Your argument that humans are impossible can equally be applied to plant growth from a seed or embryo development. But these do not violate any law of entropy either, purely because the system is *not closed* which is the assumption of all the entropy arguments. Equilibrium never arises in living cells.

          • enoch arden

            OK. I think you have some problems with basic physics. Start with the school textbook. Try to understand what is entropy. Good luck.

          • Jeffrey Vernon

            I am wondering if you are the same poster who gave me exactly this response before on another discussion thread – or whether there is a tribe of anti-darwinians who use this as a standard brush-off. Since it must be obvious that I know full well what entropy is, and that I probably even resort to the concept in my day job, I can only assume that you have come to the end of your argument.

          • enoch arden

            Sorry if this upsets you. But I can see no point in your discussing the informational aspects of thermodynamics which are clearly beyond your comprehension. Try to do some reading:
            http://plato.stanford.edu/entries/information-entropy/

      • Mary Ann

        Darwin is simple common sense, the antelope with the longest legs is less likely to be caught by the lion unless it’s legs are so long they will break, the antelope with the optimal leg length will be the one that passes on its genes. The idea I find interesting is the size of a human baby’s head, for millions of generations the size of a baby’s head has been governed by the size of a woman’s pelvis, with Casearian sections becoming common will babies heads start to get bigger as those will oversized heads and their mothers no longer die. Will we get to a point when baby’s heads are so big women cannot give birth naturally.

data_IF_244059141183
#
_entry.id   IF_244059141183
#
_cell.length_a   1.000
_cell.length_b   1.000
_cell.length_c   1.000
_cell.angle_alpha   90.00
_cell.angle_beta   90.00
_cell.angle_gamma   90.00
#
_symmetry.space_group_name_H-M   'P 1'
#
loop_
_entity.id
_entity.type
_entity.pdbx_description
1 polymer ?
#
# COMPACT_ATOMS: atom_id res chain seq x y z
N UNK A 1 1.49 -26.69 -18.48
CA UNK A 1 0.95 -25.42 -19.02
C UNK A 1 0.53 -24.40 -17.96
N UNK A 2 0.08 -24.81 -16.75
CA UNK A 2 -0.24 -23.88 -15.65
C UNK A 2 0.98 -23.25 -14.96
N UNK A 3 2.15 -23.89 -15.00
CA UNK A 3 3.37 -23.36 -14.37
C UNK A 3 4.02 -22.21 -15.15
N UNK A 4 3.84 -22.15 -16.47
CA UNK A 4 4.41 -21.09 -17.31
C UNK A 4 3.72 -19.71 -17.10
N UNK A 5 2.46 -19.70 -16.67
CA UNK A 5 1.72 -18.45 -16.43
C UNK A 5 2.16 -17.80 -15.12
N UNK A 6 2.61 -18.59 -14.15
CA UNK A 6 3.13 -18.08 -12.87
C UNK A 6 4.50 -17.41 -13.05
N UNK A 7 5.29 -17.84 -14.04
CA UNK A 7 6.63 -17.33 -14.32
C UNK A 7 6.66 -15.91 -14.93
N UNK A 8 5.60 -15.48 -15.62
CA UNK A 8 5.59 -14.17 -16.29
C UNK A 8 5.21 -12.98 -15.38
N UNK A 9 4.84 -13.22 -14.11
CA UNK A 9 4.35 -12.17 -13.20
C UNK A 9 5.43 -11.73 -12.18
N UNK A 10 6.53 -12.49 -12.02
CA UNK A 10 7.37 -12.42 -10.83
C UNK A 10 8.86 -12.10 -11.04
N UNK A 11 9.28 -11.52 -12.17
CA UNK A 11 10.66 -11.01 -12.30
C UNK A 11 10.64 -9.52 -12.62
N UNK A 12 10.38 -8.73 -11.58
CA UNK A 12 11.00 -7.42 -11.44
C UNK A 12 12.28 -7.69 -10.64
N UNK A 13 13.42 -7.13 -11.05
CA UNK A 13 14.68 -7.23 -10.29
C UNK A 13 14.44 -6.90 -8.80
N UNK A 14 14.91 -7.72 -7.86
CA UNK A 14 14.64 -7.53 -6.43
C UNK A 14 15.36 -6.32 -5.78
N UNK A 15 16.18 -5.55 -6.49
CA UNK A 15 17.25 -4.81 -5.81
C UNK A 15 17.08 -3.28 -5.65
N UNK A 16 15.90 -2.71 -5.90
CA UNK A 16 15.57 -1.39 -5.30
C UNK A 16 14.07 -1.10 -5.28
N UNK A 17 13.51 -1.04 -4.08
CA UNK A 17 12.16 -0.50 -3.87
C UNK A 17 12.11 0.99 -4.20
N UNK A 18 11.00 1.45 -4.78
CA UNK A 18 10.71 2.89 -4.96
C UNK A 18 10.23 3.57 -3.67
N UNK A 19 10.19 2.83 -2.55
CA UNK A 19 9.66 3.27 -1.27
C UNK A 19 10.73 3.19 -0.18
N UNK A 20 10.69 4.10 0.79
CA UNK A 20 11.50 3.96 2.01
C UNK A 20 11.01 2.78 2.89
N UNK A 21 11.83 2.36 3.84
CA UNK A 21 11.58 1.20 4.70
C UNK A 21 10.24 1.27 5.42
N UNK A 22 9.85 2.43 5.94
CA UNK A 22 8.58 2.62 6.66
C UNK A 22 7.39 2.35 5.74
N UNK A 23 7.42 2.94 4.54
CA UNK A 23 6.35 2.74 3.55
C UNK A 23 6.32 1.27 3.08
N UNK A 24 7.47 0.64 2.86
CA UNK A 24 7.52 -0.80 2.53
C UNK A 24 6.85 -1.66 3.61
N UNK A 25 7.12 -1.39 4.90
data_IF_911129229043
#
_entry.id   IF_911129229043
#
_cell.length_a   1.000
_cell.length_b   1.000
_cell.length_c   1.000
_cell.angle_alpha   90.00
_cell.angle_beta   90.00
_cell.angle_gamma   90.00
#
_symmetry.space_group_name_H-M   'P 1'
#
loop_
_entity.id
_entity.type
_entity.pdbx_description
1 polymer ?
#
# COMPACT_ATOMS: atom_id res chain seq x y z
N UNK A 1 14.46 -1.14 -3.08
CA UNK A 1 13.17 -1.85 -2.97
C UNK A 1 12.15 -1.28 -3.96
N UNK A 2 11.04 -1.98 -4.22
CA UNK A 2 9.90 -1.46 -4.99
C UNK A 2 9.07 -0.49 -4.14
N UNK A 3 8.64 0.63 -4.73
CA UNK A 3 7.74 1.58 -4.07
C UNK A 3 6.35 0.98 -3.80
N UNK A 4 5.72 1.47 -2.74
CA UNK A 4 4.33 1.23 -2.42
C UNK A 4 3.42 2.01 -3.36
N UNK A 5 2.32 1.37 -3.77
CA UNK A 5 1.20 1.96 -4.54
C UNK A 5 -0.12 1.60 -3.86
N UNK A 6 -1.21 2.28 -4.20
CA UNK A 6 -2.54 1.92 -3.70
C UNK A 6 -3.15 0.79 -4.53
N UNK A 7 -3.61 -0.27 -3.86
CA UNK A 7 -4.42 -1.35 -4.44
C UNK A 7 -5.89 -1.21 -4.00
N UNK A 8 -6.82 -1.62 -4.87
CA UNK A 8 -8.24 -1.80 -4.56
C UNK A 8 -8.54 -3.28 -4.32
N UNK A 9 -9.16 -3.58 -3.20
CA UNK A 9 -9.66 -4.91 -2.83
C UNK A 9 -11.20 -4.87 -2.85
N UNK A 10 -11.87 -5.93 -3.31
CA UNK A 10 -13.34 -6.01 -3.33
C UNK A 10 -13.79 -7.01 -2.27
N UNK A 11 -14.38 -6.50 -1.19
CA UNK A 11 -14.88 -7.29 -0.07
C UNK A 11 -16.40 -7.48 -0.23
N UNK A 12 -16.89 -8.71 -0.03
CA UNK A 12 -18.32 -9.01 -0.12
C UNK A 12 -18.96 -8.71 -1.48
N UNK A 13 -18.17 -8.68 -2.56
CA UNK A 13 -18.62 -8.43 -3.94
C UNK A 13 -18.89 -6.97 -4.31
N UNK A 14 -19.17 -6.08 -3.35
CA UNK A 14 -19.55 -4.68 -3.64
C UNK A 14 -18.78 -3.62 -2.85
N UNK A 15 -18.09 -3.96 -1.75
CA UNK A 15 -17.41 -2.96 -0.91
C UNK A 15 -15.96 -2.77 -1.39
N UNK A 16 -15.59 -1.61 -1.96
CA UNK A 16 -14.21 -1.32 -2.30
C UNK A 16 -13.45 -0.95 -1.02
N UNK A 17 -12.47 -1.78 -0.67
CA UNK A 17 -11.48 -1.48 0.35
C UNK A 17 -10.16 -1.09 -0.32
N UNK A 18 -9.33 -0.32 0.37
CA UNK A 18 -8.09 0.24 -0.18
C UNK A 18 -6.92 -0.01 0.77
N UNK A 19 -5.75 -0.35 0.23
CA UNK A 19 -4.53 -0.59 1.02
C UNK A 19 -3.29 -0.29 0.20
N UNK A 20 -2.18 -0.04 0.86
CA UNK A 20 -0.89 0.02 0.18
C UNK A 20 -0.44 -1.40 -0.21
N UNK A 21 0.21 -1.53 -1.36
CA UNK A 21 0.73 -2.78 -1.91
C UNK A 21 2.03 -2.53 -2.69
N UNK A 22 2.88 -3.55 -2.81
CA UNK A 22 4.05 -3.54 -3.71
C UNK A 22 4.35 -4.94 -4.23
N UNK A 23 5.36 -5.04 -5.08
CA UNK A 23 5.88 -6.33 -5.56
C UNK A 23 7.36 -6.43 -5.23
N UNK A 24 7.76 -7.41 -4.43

• Mary Ann

      Why not go back to teaching creationism, that’s silly enough.

      • enoch arden

        Could you please explain your terminology: what exactly do you mean by creationism? Do you agree with Dawkins?

        https://www.youtube.com/watch?v=BoncJBrrdQ8

        • Mary Ann

          Adam and Eve also anything similar in other religions, also evolution with divine intervention.

          • enoch arden

            The Roman Catholic concept of “divine intervention” is undeniably pagan.

            So, what is “creationism” which you suggest to teach?

    • William Haworth

      Not at all. The people who survived the trauma (e.g. the ones who hid during the Holocaust) had low levels of cortisol. The people who were hiding, but had high levels of cortisol, probably whimpered or cried or just plain breathed too loudly, and got caught. The Nazis with guns changed the environment so that low cortisol was an evolutionary benefit, and these people were therefore most fitted to the new environment.

  • James Chilton

    Even if this story is true, low levels of cortisol are not necessarily a bad thing. Chronic high levels of cortisol, which is a hormone released by stress and fear, is a risk factor in mental illness, heart disease, and lower life expectancy.

    Providing a “healing culture” for babies who are “trauma survivors” is pure psycho-babble.

    • Jeffrey Vernon

      What Rachel Yehuda should have done is this: recruit women who had been traumatised, but not pregnant at the time of trauma; wait for them to become pregnant subsequently; check if the offspring were traumatised; check if this was associated with changes in cortisol; check whether this change has anything to do with gene methylation, or is just a question of stressed-out mothers.

      • James Chilton

        You mean design a rigorous scientific study. The data collected by Rachel Yehuda are miniscule and have not been repeatedly subjected to experiment and analysis that would weed out fanciful explanations.